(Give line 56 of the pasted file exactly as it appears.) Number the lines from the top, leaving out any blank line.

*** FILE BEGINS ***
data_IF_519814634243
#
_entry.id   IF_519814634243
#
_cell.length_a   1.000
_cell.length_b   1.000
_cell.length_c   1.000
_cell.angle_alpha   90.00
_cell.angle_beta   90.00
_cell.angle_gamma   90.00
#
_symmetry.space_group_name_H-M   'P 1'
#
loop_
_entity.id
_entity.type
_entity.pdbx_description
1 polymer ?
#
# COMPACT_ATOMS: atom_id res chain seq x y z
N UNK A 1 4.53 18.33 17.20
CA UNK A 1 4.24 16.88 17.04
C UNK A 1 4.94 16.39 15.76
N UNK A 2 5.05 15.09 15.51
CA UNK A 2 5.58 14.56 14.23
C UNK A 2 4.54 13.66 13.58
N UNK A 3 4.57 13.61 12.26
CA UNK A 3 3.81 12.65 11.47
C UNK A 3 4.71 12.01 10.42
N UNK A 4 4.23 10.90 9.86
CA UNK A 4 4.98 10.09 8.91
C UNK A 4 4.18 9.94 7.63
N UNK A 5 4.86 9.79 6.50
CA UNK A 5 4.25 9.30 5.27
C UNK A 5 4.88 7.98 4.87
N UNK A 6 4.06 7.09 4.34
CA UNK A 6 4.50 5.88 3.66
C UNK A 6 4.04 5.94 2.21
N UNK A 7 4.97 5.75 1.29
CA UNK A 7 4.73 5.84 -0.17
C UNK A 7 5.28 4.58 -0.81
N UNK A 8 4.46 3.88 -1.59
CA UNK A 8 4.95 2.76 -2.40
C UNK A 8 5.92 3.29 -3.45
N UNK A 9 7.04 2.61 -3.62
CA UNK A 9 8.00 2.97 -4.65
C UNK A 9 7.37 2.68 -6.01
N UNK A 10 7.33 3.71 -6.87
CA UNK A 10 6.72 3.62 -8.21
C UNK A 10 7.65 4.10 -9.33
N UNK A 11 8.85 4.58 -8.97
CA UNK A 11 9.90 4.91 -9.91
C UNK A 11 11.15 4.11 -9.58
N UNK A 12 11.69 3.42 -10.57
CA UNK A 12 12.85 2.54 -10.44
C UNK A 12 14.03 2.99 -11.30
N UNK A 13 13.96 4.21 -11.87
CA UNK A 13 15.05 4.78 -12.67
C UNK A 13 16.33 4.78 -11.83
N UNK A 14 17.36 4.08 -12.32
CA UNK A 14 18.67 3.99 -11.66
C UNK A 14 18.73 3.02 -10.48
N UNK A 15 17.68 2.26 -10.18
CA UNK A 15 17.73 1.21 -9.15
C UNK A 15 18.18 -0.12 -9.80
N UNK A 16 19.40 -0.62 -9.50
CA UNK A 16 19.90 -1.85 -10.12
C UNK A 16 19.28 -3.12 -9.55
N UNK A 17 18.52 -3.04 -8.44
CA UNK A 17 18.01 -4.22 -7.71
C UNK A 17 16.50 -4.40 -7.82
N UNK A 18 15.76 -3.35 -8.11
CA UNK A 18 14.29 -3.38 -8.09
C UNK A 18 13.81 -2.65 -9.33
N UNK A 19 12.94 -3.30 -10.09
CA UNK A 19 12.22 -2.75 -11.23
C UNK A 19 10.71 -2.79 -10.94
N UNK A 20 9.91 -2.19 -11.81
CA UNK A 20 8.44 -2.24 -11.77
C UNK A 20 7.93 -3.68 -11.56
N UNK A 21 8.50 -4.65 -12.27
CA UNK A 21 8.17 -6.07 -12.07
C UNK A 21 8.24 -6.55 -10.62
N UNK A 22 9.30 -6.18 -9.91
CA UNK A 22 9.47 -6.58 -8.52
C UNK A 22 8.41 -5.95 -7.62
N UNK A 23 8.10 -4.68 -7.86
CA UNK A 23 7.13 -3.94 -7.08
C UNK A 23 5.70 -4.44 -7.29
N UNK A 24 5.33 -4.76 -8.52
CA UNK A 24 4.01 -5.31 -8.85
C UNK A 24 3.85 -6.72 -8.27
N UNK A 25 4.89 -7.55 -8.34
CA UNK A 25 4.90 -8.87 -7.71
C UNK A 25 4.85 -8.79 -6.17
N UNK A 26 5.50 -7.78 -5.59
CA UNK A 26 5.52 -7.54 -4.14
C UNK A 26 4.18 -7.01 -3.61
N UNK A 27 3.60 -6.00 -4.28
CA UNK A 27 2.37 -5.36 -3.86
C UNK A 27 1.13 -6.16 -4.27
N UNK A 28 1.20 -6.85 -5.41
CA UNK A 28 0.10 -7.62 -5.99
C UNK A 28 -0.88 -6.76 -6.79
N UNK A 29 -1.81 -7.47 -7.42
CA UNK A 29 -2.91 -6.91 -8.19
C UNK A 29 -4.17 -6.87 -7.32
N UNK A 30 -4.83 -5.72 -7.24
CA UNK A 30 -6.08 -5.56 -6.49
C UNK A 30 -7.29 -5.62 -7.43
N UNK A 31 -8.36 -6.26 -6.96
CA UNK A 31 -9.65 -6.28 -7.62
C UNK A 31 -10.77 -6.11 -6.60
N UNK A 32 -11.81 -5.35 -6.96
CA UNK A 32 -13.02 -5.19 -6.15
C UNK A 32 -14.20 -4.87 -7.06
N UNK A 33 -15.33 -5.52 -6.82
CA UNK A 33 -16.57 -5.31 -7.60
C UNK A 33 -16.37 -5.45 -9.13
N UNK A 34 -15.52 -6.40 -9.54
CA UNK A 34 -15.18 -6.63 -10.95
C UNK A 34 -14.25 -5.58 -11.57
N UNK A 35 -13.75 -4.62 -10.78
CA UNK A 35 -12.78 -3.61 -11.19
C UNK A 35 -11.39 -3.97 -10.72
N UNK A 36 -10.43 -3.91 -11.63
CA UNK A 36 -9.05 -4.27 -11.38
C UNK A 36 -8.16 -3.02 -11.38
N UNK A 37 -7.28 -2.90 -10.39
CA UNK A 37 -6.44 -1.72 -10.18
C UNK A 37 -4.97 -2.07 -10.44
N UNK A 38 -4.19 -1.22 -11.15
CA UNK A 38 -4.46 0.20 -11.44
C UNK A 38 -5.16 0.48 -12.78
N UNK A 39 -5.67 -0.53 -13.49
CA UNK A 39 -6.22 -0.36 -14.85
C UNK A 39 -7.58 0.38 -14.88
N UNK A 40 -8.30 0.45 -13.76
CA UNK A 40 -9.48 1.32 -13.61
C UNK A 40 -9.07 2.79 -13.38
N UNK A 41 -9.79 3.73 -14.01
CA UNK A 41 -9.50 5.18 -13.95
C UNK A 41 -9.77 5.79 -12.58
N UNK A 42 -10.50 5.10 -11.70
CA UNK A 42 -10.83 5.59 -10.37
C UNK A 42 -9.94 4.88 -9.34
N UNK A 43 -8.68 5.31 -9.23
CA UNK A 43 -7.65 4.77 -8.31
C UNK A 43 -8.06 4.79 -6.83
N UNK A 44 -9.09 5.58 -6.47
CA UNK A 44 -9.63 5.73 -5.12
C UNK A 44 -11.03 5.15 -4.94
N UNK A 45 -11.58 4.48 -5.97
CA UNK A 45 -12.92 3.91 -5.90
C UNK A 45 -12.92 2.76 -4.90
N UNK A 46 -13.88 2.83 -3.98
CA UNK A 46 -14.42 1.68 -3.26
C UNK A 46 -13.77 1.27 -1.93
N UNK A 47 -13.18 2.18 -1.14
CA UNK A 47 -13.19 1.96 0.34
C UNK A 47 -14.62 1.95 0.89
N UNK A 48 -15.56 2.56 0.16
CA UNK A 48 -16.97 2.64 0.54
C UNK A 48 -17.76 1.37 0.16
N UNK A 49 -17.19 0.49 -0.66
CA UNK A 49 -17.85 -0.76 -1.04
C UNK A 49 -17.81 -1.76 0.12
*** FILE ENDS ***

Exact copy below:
C UNK A 12 14.03 2.99 -11.30